Violating my own internal rule of checking out crap phone videos on YouTube prior to any show, I did see a portion of Iron Maiden’s latest tour, which merely comprised of the middle part of “Seventh Son of a Seventh Son.” This was enough to satiate my desire to see this stage set. It is well documented now, but the stage set is the biggest and most amazing ever witnessed from the U.K. legends. Critics talk about the band “losing a step” and Bruce having an inability to capture his greatness of the 80's due to age. I challenge any of those critics to witness this show and not come away satisfied. Sure, the songs are played slightly slower and Bruce needs to break up the longer notes into fractured pieces, but I wish I had the energy at my age that this band and especially its frontman put out each evening. The set was brilliantly designed, a bi-level “ice mound,” the walls of which were adorned with Eddie’s various incarnations. Bruce had the ability to run around the top, as well as the main stage. Behind Nikko’s molded-to-the-middle drum riser was where the band either changed back drop tapestries, raised amazing ginormous Eddie’s and other characters, or both (including recreating the cover of “Seventh Son” with a 25 foot version of Eddie complete with flaming brain and holding his “womb bag” with moving son).
The set was structured like a greatest hits album, with no songs post 1992. The “Seventh Son” album was well represented in the title track, the lead song “Moonchild,” “Can I Play With Madness?,” “The Evil That Men Do,” and “The Clairvoyant.” The addition of “The Prisoner” (not played since 1991) was the thrill of the night for me. “Afraid to Shoot Strangers” was another welcome sight, a track that is much better live than studio. It came as no surprise that “Fear of the Dark,” would present an opportunity to capture the glory of European audiences, and this crowd was more than up to the challenge. “Run to the Hills” summoned the 15 foot walking “General Custer” version of Eddie, who battled Janick with a giant sword.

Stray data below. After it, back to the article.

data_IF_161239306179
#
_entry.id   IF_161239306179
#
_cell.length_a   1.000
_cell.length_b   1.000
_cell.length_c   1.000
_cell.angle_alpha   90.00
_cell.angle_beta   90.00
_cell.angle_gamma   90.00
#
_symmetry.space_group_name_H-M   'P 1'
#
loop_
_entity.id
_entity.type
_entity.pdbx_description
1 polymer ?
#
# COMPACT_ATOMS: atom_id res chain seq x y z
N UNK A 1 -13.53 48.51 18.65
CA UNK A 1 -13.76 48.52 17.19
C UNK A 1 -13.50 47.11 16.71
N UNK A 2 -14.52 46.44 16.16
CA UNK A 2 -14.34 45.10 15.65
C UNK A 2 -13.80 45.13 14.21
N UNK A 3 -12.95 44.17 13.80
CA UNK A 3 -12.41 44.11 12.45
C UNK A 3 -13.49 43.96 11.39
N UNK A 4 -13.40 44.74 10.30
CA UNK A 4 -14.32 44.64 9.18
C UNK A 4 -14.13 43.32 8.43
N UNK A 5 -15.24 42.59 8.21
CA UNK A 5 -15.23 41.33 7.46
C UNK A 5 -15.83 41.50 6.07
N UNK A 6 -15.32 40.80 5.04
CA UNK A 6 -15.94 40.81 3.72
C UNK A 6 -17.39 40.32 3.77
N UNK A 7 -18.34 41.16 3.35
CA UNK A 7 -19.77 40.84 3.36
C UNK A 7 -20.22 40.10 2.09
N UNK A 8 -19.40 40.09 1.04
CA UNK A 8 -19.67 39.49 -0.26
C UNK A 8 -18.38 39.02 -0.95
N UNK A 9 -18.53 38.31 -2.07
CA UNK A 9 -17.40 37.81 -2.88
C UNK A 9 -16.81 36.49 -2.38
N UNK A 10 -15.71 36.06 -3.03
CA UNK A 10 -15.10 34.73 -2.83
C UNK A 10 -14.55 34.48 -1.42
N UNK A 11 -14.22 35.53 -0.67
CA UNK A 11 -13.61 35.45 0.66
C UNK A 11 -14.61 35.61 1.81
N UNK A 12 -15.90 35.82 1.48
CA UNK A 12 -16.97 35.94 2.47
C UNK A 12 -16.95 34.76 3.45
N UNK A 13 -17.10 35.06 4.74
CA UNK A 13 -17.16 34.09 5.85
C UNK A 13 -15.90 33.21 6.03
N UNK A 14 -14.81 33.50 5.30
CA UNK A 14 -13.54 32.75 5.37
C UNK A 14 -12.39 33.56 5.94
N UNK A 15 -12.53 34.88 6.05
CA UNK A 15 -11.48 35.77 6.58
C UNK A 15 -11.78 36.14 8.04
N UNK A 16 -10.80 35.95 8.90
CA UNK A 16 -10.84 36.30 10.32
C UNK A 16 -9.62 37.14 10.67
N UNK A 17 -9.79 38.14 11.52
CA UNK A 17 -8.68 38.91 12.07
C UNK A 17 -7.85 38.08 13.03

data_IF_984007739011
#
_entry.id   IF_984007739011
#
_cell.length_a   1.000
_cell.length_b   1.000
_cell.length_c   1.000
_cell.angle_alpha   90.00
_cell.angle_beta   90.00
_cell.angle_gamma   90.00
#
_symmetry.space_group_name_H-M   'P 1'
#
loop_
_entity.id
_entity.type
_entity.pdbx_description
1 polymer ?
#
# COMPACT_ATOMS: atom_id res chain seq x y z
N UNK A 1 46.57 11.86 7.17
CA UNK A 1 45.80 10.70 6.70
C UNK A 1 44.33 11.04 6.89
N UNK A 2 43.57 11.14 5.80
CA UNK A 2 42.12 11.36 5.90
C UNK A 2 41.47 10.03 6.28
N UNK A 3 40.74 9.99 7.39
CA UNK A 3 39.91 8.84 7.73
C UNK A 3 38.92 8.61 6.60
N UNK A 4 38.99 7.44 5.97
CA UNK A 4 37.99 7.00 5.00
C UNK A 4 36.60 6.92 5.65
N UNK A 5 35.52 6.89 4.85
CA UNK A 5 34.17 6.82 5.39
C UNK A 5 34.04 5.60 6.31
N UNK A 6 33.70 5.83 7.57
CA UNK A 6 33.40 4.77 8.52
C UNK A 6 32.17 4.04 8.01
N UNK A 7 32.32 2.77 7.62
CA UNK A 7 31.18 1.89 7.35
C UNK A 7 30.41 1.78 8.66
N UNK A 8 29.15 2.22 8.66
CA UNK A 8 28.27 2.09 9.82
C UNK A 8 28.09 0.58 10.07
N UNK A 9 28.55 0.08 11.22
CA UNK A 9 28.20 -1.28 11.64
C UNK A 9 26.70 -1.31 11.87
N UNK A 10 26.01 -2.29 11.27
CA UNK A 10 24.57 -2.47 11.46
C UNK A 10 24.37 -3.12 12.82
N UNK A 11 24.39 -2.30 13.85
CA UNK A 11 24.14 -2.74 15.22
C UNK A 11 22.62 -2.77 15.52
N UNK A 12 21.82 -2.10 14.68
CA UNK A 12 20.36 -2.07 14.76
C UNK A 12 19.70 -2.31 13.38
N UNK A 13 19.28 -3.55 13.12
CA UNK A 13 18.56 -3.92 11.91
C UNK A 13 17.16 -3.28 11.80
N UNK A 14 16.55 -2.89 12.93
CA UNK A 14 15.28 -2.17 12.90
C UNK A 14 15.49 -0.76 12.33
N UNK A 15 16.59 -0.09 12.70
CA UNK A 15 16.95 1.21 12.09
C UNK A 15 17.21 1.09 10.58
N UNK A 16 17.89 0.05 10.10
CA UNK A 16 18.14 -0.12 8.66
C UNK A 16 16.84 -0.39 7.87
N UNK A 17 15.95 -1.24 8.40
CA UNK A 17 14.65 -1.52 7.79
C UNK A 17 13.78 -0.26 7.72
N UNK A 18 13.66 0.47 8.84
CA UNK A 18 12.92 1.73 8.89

Bruce is still is one of the greatest frontmen of all time. He understands that the music engages the crowd without him having to speak a word. Instead, he chooses to wildlywhip the crowd into a frenzy by flailing his arms about like a mad conductor. Of the few times Bruce spoke for any length, he reiterated the words that caused so much discord with the queen of nag, Sharon Osbourne, in 2005 at Ozzfest. He surveyed the crowed, likened the arena to a huge martini glass and stated “We don’t have a reality show and there is no sex tape, so you all must be here because of the music.” Brilliant...and so right.
Whether or not you call yourself a fan of Iron Maiden, no one can come away from this show without having the satisfaction that their money was well spent. This half of the tour features two major headline acts with so much history, that if the music doesn’t appeal, the spectacle of it all sure will. Waiting six years to see Iron Maiden for my fifth time proved a charm. Experiencing my wife’s first time seeing them made this an extra special night I won’t soon forget.
Carl Frederick is a staff writer for Metal Underground.com. From the early to mid-90's, Carl published his own fanzine called C.R.O.M. In 1997, he released a compilation entitled "CROM: The Resurrection of True Metal," which featured songs from bands from around the world, including the first U.S. release of any kind for bands like Italy's Rhapsody (n/k/a Rhapsody of Fire) and Brazil's Angra. Follow Carl on Facebook and Twitter: @CROMCarl.